Moscow, the Third Rome

The Kremlin at night

The Kremlin at night ©Sergey Vladimirov/Flick

At the beginning the Kremlin was a triangular wooden fortress protecting the princely palaces of Moscow, however, over the centuries, it has expanded, churches, monasteries, shops and houses being built within the walls.

An old legend says that while the Russian nobleman named Kutcica gave the signal to start the hunting of a boar that came suddenly, being huge and fierful, a bird came from the sky that has cracked down on the beast. The people stopped in their hunting, while the wild bird rushed and grabbed the boar it in its powerful claws, went on the hill that dominates the city.


According to the legend on the exact place where the bird stopped, was digging a hole that was covered with branches and tree trunks, being built a small fortress. Later on this hill – Boroviţchi, where the Neglinnaia flows into the Moscow River – surrounded on all sides by woods, had to be build the symbol of Russia. In 1147, this village belonged to Yuri Dolgoruki and the Russian chronicles mention the end of the construction of this fortress in 1156.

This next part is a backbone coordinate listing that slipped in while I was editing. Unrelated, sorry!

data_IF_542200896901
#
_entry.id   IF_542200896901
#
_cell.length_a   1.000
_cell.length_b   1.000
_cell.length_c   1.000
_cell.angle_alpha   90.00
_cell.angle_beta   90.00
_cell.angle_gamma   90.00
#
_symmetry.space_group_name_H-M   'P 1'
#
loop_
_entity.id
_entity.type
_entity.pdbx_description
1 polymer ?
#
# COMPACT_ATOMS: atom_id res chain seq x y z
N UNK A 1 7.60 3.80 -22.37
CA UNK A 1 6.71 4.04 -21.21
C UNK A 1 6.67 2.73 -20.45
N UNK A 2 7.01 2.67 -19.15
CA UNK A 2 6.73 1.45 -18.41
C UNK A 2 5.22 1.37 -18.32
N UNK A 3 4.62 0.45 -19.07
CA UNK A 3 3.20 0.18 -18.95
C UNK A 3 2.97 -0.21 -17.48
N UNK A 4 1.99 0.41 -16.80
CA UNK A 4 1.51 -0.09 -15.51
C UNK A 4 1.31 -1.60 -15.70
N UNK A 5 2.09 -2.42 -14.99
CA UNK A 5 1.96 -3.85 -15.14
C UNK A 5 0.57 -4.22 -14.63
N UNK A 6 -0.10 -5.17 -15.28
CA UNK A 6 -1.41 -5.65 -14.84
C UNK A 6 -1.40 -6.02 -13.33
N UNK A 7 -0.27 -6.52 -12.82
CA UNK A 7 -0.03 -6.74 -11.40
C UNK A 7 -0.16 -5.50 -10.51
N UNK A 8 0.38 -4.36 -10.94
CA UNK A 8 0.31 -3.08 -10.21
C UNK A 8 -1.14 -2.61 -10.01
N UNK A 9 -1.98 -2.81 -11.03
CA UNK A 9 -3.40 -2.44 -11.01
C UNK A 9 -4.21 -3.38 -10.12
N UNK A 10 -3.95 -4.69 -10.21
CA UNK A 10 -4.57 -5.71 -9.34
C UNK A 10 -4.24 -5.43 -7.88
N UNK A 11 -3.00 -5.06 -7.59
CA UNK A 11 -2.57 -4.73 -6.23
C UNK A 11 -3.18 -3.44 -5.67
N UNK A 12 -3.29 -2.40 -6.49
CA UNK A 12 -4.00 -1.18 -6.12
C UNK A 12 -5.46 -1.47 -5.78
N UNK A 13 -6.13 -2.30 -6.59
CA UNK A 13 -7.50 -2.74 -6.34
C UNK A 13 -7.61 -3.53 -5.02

The Cathedral Square in Kremlin

The Cathedral Square in Kremlin ©Honza Soukup/Flick

The development of the Kremlin

At that time, Moscow was surrounded by wooden fences, poles and reinforced with several towers and on the hill was arranged a place surrounded by stone walls or unfired clay bricks. Since Moscow was then a frontier fortress, the Kremlin fortress was designed to protect any passage which could be dangerous. The name of Kremlin was given in 1331.

Prince Ivan Kalita I (1325-1341) gave a real boost to Kremlin, becoming its emblematic figure. He managed to attach the important Principality Vladimir and heavy tribute paid to the Golden Horde had secured the passivity of the Mongols. With great skill in the thirteenth century he knew how to draw in Moscow the Metropolitan of Russia, which had its headquarters in Vladimir.

Under Prince Vasili I (1389-1425) and under his son Vasili II (1425-1462), the Kremlin has continued to grow. Due to the latter, Moscow was liberated from the Asian dominion.

The Kremlin fortification

The Kremlin fortification ©julien.barrier/Flick

Tzars in Kremlin

Followed Ivan III (1462-1503) who considered himself the legitimate inheritor of the Grand Prince of Kiev, and Vasily III (1505-1533), which completed the union of Russian land and the submission under Kremlin of the members of old families of princes and boyars. Kremlin now has the mission to restore the full glory of the true faith. Moscow had become the Third Rome, as predicted, in the thirteenth century, by the monk Filoteu. The three magnificent cathedrals in the middle of the Kremlin, and Bell Tower of Ivan meant to be the center of the Russian Orthodoxy. With Tsar Ivan IV, aka Ivan the Terrible (1547-1584), the Kremlin became imperial, beginning the triumph of Russian Orthodoxy.

The Kremlin at night ©Sergey Vladimirov/Flick

The Kremlin at night ©Sergey Vladimirov/Flick

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